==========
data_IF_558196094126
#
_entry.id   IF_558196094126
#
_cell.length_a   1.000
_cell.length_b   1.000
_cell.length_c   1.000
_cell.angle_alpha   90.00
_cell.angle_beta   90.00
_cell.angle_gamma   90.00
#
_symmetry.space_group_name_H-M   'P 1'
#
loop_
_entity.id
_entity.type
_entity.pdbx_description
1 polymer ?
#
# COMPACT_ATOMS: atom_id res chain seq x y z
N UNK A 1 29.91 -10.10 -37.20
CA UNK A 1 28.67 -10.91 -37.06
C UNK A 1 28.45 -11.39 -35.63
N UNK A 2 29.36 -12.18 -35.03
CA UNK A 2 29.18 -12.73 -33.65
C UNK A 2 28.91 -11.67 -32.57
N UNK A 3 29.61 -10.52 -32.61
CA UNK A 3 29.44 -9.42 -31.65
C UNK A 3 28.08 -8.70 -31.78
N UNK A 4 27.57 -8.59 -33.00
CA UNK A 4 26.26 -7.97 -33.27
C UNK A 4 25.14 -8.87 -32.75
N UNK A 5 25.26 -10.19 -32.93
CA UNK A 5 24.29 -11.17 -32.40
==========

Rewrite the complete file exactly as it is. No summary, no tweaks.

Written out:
data_IF_558196094126
#
_entry.id   IF_558196094126
#
_cell.length_a   1.000
_cell.length_b   1.000
_cell.length_c   1.000
_cell.angle_alpha   90.00
_cell.angle_beta   90.00
_cell.angle_gamma   90.00
#
_symmetry.space_group_name_H-M   'P 1'
#
loop_
_entity.id
_entity.type
_entity.pdbx_description
1 polymer ?
#
# COMPACT_ATOMS: atom_id res chain seq x y z
N UNK A 1 29.91 -10.10 -37.20
CA UNK A 1 28.67 -10.91 -37.06
C UNK A 1 28.45 -11.39 -35.63
N UNK A 2 29.36 -12.18 -35.03
CA UNK A 2 29.18 -12.73 -33.65
C UNK A 2 28.91 -11.67 -32.57
N UNK A 3 29.61 -10.52 -32.61
CA UNK A 3 29.44 -9.42 -31.65
C UNK A 3 28.08 -8.70 -31.78
N UNK A 4 27.57 -8.59 -33.00
CA UNK A 4 26.26 -7.97 -33.27
C UNK A 4 25.14 -8.87 -32.75
N UNK A 5 25.26 -10.19 -32.93
CA UNK A 5 24.29 -11.17 -32.40